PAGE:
The legalization of marijuana is NOT about simply declaring activities legal that are currently illegal. It is about approving the production and sale of marijuana by honest businessmen. It is about taxing and regulating a market that is currently untaxed and unregulated. And it is about forcing out the gangs and criminal organizations by undercutting their prices to a point where they can no longer make a profit and stay in the market.

  5. The legalization of marijuana is NOT about simply declaring activities legal that are currently illegal. It is about approving the production and sale of marijuana by honest businessmen. It is about taxing and regulating a market that is currently untaxed and unregulated…

    Dude, you are *so* on the wrong website.

  6. Reminds me of one of my favorite TV tropes: The aggressive drug dealer. The character in anti-drug commercials and cartoons who aggressively pushes drugs on people.
    The site also has this interesting theory:
    “This troper [editor of the TVTropes wiki] thinks it was a clever Xanatos Gambit [Essentially reverse psychology] on the part of the anti-drug groups to convince people that this was how real drug dealers acted and so limit their access to drugs since they never even got a CHANCE to say no. It kept this gullible troper drug free for many years.”

  7. Why do so many marijuana legalizers get all wet about taxing and regulating it?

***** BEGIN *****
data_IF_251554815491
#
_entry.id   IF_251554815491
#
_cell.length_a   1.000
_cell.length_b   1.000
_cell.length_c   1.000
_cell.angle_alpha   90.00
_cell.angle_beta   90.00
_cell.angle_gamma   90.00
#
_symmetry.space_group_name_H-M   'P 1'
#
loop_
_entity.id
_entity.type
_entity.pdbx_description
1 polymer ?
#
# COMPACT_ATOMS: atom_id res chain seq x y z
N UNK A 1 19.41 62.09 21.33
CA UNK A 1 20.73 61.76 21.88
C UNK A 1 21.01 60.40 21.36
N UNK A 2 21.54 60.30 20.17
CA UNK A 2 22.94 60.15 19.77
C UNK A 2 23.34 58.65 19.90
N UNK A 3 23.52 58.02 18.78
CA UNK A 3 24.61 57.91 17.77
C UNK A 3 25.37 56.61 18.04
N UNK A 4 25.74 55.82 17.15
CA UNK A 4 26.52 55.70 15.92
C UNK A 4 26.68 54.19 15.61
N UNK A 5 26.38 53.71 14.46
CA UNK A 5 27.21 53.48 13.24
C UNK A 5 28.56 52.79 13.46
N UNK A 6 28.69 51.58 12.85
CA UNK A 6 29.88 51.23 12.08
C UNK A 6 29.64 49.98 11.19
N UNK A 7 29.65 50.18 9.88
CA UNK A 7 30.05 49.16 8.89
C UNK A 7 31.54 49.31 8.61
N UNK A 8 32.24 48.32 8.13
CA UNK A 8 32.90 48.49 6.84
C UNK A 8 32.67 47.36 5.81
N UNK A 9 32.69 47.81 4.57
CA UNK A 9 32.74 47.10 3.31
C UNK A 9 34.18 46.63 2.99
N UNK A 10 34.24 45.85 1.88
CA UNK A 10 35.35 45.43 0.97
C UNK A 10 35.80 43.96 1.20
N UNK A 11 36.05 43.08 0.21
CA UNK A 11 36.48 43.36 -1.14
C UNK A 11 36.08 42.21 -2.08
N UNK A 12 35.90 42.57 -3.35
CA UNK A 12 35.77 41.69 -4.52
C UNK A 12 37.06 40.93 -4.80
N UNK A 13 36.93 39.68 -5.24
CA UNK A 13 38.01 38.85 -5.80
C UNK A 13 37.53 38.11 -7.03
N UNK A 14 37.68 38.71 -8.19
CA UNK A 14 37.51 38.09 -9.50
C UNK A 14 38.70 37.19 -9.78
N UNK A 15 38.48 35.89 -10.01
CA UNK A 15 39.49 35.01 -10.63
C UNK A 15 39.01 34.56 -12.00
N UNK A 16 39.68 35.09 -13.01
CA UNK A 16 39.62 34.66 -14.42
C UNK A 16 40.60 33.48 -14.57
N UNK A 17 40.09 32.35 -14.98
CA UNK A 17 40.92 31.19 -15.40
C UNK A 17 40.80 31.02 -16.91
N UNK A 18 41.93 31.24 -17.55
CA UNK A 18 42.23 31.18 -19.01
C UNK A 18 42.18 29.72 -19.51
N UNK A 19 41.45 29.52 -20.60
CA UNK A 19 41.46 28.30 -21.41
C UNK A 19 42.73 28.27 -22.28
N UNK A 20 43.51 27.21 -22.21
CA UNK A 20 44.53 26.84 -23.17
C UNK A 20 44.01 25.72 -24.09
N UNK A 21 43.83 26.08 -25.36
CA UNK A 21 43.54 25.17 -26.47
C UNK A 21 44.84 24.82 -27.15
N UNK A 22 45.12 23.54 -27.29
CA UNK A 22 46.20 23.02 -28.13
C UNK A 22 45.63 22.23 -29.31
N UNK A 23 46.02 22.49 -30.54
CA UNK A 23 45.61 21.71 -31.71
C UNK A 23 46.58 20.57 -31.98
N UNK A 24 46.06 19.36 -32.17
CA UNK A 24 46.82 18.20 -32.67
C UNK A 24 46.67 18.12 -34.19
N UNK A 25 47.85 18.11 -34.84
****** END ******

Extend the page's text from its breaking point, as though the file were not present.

8. The view she takes is one where the drug user is a victim, and THAT is why they should not be prosecuted. In this scenerio the dealer is harming the user (Victim), which is considered a crime.

    If she were saying that nobody should be prosecuted for how they choose to spend their money and time, that would be one thing. But she’s not.

  9. Nigel,

    It may make it slightly more palatable to someone who is unsure about the issure. “Look, we don’t want to legalize weed just so people can get high- just think of all the money we can collect for the children by taxing the stuff!”

  10. *um, issue

  11. Barney Frank, an advocate par excellence of gov’t intervention into the private decisions of nearly everyone, suddenly doesn’t care about how I spend my leisure time? What’s he been smoking?

  12. This goes to the idea of the “Responsibility-Free” society progressives like to push: everything is a disease and individuals who get hooked on booze, pills or whatever are innocent victims. There’s no embrace of individual choice to pursue pleasure here; there’s the soft smearing of happy drug users as hapless victims. This way, the State can simultaneously throw you in a hospital (through civil commitment, mayhap) with no demonstrable proof…because it will be based on the pop-psychology issue of the week, and go after the “big, bad ‘capitalist’ drug makers” who “forced” our poor children and young adults to use drugs.

    It’s the same logic behind the anti-smoking crusade: the cigarette companies are big bad meanies and smokers are poor dears who are in the throes of an “addiction” pushed on them by the big bad meanies.